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The Future Of Work: Will Jobs Follow People?

Seth, right, and Nicole Kroll work on their computers while their son Louis, 5, entertains himself at their home in the Jamaica Plain neighborhood of Boston, MA on April 14, 2020. (Craig F. Walker/The Boston Globe via Getty Images)
Seth, right, and Nicole Kroll work on their computers while their son Louis, 5, entertains himself at their home in the Jamaica Plain neighborhood of Boston, MA on April 14, 2020. (Craig F. Walker/The Boston Globe via Getty Images)

It’s long been presumed that people will move to places where there are jobs. But is that changing? In a post-pandemic world, will we see a shift to jobs moving to where people are?  

Guests

Rana Foroohar, CNN global analyst. Financial Times global business columnist and associate editor. Author of “Don’t Be Evil” and “Makers and Takers.” (@RanaForoohar)

Also Featured

Stefani Pashman, CEO of the Allegheny Conference on Community Development. (@StefaniPashman)

Marcella Butler, chief people officer at AppHarverst.

Interview Highlights

On the future of work post-COVID

Rana Foroohar: “We are now seeing a real sea change post-COVID. And I think that opportunity is going to be following the flow of people. As you know, I wrote a column for the F.T. last week on the idea that we’re seeing a new kind of place-based economics. There used to be this sort of conventional wisdom in economic circles that, Hey, just create jobs at a national level or even an international level and the playing field will just equalize. It’s all good.

“But if there’s anything that the last 20 years, 10 years, the year since the pandemic, wherever you want to put the marker, has shown us is … that’s not really true. And that, yes, as the economy evolves, there’s opportunity, but it’s not always equally distributed. Geographically, there’s big places, not only in the U.S., but in many countries that have been hollowed out. And other places that have perhaps too much. And I think that we’re about to see some redistribution geographically, and from capital to labor.”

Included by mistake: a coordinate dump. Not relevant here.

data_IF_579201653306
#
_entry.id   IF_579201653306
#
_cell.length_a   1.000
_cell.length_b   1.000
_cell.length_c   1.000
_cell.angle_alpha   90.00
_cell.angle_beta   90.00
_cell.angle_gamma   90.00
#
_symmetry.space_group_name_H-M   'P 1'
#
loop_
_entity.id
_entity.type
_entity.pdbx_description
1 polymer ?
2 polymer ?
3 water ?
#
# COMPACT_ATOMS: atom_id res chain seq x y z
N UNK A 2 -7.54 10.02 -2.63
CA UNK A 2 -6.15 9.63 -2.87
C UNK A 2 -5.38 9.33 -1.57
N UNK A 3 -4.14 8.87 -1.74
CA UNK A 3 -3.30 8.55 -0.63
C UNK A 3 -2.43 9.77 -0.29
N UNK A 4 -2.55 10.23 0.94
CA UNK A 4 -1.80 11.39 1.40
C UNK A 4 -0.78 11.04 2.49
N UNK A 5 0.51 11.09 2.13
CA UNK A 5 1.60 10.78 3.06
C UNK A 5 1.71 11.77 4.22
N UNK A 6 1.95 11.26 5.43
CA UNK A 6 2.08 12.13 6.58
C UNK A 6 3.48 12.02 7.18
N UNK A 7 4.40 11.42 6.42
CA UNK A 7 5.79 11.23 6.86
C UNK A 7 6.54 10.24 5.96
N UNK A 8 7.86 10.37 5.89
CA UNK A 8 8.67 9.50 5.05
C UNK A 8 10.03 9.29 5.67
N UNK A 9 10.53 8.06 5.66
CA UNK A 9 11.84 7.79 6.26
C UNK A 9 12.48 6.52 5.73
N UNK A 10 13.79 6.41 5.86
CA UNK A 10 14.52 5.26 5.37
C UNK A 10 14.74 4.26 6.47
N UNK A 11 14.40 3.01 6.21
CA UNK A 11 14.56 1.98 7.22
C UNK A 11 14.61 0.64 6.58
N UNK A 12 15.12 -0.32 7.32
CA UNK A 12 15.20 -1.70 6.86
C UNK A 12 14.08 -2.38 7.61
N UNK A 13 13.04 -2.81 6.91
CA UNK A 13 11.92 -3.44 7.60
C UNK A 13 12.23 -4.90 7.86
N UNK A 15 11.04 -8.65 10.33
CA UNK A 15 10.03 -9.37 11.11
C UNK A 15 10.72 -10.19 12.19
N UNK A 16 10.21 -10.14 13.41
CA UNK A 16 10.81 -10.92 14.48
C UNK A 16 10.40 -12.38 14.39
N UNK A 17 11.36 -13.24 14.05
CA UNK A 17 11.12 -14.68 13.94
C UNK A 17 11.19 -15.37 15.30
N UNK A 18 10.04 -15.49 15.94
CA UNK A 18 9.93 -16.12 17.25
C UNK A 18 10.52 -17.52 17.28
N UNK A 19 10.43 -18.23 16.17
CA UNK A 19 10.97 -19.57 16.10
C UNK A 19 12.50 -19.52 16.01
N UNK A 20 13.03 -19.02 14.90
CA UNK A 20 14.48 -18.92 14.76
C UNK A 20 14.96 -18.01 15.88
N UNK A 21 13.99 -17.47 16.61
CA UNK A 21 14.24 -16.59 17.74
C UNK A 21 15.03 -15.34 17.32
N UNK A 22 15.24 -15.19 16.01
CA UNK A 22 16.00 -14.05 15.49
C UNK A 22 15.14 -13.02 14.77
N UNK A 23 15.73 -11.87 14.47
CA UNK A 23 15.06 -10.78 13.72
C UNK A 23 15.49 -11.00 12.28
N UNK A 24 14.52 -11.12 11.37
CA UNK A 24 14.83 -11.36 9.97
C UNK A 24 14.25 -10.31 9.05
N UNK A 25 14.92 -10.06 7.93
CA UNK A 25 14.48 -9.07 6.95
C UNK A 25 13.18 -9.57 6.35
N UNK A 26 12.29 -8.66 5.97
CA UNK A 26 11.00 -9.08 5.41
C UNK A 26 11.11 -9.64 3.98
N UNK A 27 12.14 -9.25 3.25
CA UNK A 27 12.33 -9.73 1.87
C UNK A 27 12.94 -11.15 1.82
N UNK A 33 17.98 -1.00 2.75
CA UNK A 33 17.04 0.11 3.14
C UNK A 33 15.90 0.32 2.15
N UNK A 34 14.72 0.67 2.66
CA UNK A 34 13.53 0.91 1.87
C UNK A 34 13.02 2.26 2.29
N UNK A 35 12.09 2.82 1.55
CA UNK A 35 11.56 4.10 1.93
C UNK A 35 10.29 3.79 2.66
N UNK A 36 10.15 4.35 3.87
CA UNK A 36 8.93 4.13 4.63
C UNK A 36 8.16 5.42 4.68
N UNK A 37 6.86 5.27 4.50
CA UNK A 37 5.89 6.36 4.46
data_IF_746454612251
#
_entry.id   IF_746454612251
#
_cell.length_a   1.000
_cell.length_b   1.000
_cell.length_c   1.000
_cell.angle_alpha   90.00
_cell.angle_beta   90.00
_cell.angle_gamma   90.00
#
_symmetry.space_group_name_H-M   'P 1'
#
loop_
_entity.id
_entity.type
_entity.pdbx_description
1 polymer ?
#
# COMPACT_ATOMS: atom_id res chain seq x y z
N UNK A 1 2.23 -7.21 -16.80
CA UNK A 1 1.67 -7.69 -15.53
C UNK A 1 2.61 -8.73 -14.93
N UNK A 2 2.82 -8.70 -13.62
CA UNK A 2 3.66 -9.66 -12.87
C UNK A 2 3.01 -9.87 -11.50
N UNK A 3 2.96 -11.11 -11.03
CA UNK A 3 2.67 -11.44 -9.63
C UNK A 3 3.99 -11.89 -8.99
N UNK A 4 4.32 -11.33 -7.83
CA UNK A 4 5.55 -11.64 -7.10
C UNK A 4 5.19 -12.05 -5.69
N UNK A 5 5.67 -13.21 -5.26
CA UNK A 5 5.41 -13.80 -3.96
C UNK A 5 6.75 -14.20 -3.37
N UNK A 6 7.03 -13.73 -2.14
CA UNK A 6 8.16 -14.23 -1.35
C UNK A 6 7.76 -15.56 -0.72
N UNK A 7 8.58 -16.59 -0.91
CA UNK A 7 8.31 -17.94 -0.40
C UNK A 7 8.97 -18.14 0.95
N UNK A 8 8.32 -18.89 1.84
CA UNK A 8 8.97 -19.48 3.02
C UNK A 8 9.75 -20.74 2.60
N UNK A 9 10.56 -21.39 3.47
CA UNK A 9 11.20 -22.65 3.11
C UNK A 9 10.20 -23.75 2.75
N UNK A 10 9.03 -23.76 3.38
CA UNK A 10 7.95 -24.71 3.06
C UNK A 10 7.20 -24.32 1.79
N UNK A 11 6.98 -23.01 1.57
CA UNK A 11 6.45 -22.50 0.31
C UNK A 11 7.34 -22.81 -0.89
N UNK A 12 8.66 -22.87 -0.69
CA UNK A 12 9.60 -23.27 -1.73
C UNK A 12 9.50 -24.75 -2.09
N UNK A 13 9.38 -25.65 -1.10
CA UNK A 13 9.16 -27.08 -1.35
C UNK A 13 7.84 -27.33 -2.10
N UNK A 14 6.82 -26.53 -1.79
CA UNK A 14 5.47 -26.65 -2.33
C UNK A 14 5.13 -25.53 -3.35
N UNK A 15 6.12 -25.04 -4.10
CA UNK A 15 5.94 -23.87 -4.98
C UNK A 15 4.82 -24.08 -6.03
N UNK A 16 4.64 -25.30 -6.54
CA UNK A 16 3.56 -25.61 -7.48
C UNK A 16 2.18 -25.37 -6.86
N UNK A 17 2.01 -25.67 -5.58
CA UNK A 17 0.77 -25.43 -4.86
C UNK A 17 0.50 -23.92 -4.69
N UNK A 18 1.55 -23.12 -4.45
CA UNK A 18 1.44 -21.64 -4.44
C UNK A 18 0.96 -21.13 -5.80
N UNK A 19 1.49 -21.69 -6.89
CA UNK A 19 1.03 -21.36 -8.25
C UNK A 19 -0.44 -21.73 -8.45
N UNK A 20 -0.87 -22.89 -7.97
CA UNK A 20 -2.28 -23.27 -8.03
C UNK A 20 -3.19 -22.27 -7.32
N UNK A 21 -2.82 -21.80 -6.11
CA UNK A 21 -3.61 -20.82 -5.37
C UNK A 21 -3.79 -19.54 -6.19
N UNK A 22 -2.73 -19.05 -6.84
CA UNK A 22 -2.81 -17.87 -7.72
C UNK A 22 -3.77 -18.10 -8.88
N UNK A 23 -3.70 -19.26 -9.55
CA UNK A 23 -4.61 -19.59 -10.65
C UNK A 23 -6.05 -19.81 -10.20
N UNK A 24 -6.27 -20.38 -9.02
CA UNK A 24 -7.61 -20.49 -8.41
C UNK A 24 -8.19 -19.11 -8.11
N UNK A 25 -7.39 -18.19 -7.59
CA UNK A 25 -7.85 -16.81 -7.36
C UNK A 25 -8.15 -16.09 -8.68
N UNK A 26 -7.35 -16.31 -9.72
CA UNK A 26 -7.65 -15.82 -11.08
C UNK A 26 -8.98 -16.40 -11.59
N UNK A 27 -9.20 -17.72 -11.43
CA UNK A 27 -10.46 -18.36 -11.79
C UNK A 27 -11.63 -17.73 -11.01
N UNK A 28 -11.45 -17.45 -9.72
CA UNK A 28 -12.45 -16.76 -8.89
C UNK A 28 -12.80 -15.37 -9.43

On intergenerational economic mobility

Rana Foroohar: “I was quoting from some interesting 2014 studies by Raj Chetty and others. It’s both intergenerational mobility, but they’re talking about how it’s linked to place. So, you know, again, this is kind of common sense to a lot of people. We kind of have a sense that, Hey, maybe a kid that’s born in Palo Alto might have different opportunities than someone born in West Virginia. But believe it or not, that’s news to economists, at least in terms of the way that they model things.

“But what this 2014 study showed is there’s really a big difference. You know, if you take apples for apples a child in San Jose, versus Ohio or Kentucky, that there really is a limit to their mobility, their socioeconomic mobility, for all kinds of reasons. Because of a lack of opportunity, because of a lack of social capital that comes with a lack of opportunity. I mean, this is all part of that kind of larger breakdown, you know, hillbilly eulogy kind of breakdown of whole communities as economic opportunities disappear. So that’s why thinking about place and how to really create more wealth in place … that’s becoming really important.”